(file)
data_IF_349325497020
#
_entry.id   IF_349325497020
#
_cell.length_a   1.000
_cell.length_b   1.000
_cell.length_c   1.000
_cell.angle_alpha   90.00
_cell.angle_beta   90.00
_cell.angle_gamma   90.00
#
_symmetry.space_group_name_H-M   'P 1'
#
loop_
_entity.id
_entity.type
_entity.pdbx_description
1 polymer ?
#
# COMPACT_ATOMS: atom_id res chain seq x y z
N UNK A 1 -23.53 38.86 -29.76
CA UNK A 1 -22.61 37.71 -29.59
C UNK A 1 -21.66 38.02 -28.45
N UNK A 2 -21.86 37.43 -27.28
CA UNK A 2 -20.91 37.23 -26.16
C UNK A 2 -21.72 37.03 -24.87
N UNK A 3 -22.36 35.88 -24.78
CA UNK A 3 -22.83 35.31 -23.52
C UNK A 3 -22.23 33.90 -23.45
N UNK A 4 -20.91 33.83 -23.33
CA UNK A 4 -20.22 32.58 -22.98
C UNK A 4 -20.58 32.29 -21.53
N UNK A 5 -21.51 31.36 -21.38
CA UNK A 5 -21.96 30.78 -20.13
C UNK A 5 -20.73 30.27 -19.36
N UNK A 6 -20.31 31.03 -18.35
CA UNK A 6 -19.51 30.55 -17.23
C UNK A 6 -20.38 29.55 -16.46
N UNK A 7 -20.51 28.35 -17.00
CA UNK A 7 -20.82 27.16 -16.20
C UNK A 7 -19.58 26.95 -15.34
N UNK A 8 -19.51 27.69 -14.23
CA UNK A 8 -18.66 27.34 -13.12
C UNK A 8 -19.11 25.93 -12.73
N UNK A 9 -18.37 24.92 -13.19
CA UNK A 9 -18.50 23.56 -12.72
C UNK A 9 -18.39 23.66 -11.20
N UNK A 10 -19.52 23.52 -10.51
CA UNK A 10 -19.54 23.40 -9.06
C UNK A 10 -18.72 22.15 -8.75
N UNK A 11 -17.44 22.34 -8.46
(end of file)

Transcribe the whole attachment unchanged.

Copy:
data_IF_349325497020
#
_entry.id   IF_349325497020
#
_cell.length_a   1.000
_cell.length_b   1.000
_cell.length_c   1.000
_cell.angle_alpha   90.00
_cell.angle_beta   90.00
_cell.angle_gamma   90.00
#
_symmetry.space_group_name_H-M   'P 1'
#
loop_
_entity.id
_entity.type
_entity.pdbx_description
1 polymer ?
#
# COMPACT_ATOMS: atom_id res chain seq x y z
N UNK A 1 -23.53 38.86 -29.76
CA UNK A 1 -22.61 37.71 -29.59
C UNK A 1 -21.66 38.02 -28.45
N UNK A 2 -21.86 37.43 -27.28
CA UNK A 2 -20.91 37.23 -26.16
C UNK A 2 -21.72 37.03 -24.87
N UNK A 3 -22.36 35.88 -24.78
CA UNK A 3 -22.83 35.31 -23.52
C UNK A 3 -22.23 33.90 -23.45
N UNK A 4 -20.91 33.83 -23.33
CA UNK A 4 -20.22 32.58 -22.98
C UNK A 4 -20.58 32.29 -21.53
N UNK A 5 -21.51 31.36 -21.38
CA UNK A 5 -21.96 30.78 -20.13
C UNK A 5 -20.73 30.27 -19.36
N UNK A 6 -20.31 31.03 -18.35
CA UNK A 6 -19.51 30.55 -17.23
C UNK A 6 -20.38 29.55 -16.46
N UNK A 7 -20.51 28.35 -17.00
CA UNK A 7 -20.82 27.16 -16.20
C UNK A 7 -19.58 26.95 -15.34
N UNK A 8 -19.51 27.69 -14.23
CA UNK A 8 -18.66 27.34 -13.12
C UNK A 8 -19.11 25.93 -12.73
N UNK A 9 -18.37 24.92 -13.19
CA UNK A 9 -18.50 23.56 -12.72
C UNK A 9 -18.39 23.66 -11.20
N UNK A 10 -19.52 23.52 -10.51
CA UNK A 10 -19.54 23.40 -9.06
C UNK A 10 -18.72 22.15 -8.75
N UNK A 11 -17.44 22.34 -8.46